CINEMA: Enter Sandman


SLEEPWALK WITH ME (2012, directed by Mike Birbiglia and Seth Barrish, 90 minutes, U.S.)
KEEP THE LIGHTS ON (2012, directed by Ira Sachs, 101 minutes, U.S.)


BY DAN BUSKIRK  FILM CRITIC Some of the most-captivating storytelling of the last decade from any medium has come from PRI’s This American Life, the public radio show hosted by Ira Glass. Although the first-person narrative stories the show produces can span the globe, it is a whimsical take on “everyday Americans” that dominates. Sleepwalk With Me is the first film produced directly by This American Life (Ira Glass contributed to the screenplay) and it captures some of the humanistic warmth of the show, while still underlining the yawning chasm between the mediums of film and radio.

Front and center is comedian/writer Mike Birbiglia, who has crafted this autobiographical material into a book, a comedy album, and a one-man show, as well as a much-loved segment on This American Life. In transferring this material to the movies, Birbiglia has turned to another nebbish-y star, Woody Allen for inspiration. Addressing the camera, a la Annie Hall, Birbiglia narrates from the driver’s seat of a moving car, presumably on his way to another one-night stand. He’s changed the name of his character to “Matt Pandamiglio” telling the autobiographical story of how his fear of marriage led to bouts of dangerous sleepwalking. Set in the world of stand-up comedians, Mike, er, “Matt” works out his issues, reporting on his progress from the stage to increasingly-amused audiences

Birbiglia is funny in the way your best friend is funny, he may summon a grin but you never think he’s a comic genius. Jerry Seinfeld was in a similar position when he started his sitcom in the early 90s, so he framed his slight, observational humor with some incredibly gifted comic actors, being more than willing to take the role of the straight man responding to their hi-jinks. Birbiglia lacks that generosity; if anyone is going to get a laugh in this film it is going to be himself. Six Feet Under‘s Lauren Ambrose plays his long-suffering girlfriend Abby and it is sad and maybe telling that he can’t make her into anything more than the nag who’s trying to drag him to the alter. All great heroes need great villains and all engaging love stories need a lover the audience loves too. Woody Allen gave the name of his film to his amour in Annie Hall and Diane Keaton found every lovable angle of the character in a way that gives the comedy a real emotional heft. Certainly Ms. Ambrose could uncover layers upon layers of lovability in Birbiglia but he never surrenders the stage long enough for that to happen, a stinginess that ultimately only hurts himself.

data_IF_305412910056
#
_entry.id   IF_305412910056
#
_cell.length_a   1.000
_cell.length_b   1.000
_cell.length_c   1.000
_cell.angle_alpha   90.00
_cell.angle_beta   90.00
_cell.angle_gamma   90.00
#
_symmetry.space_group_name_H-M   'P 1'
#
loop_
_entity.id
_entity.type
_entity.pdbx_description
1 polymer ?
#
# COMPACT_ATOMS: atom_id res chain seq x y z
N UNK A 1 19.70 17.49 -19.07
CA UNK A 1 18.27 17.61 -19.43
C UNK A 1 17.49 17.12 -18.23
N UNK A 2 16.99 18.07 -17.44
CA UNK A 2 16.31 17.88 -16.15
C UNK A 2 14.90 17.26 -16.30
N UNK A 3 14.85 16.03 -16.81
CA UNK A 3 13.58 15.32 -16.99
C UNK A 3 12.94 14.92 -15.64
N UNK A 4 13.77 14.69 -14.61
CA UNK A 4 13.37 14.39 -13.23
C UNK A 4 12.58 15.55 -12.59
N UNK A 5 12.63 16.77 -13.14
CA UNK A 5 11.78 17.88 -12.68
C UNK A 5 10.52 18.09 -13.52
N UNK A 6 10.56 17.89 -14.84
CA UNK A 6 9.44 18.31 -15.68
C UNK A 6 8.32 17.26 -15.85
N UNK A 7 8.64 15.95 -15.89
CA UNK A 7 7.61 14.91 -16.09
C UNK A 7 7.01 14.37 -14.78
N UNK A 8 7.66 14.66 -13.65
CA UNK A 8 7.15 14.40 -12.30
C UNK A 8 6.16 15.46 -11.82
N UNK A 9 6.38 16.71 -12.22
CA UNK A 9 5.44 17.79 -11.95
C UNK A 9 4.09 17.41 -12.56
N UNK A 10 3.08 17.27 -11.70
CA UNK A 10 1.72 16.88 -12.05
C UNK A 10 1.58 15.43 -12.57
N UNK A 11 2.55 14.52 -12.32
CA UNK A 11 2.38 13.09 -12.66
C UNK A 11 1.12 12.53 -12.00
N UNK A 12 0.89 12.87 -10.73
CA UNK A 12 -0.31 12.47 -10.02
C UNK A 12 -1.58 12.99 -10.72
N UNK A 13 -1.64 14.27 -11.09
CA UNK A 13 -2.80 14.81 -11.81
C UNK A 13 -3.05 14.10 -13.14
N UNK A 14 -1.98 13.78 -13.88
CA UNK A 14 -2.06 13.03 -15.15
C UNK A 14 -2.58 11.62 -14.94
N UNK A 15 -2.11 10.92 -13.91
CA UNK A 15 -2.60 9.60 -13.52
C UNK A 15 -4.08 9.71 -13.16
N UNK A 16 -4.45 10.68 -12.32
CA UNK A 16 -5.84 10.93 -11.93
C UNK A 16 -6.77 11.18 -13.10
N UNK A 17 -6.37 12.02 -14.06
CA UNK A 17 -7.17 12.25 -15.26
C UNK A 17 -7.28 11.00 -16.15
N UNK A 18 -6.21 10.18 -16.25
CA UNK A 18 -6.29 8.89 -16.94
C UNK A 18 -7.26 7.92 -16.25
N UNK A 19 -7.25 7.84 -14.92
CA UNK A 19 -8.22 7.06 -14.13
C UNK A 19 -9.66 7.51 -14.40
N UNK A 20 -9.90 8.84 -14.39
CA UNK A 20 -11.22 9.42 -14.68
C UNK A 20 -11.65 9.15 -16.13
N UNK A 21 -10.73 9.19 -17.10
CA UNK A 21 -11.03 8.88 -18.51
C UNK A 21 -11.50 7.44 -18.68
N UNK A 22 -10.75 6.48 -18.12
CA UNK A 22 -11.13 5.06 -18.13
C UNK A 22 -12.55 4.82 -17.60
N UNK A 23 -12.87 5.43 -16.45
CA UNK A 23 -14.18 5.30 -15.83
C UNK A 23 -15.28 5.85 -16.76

Assorted comedians make fleeting appearances (including comic guru Marc Maron as a wise comic sage of the road) but they’re all there merely as characters for Birbiglia to bounce off of, they have no lives of their own. In radio, these first-person narratives can deliver a striking intimacy, but cinematic storytelling demands a wider palette to bring the world to life, and Birbiglia’s blinkered focus begins to secrete the faint odor of an unattractive self-absorption. While the plot itself lacks momentum, Birbiglia’s receding, quietly grumpy character is not much of a spark plug either. Matt is too much of an inert figure, unable to commit to marriage, unsure of how to push ahead in comedy, and unwilling to address his sleepwalking problem.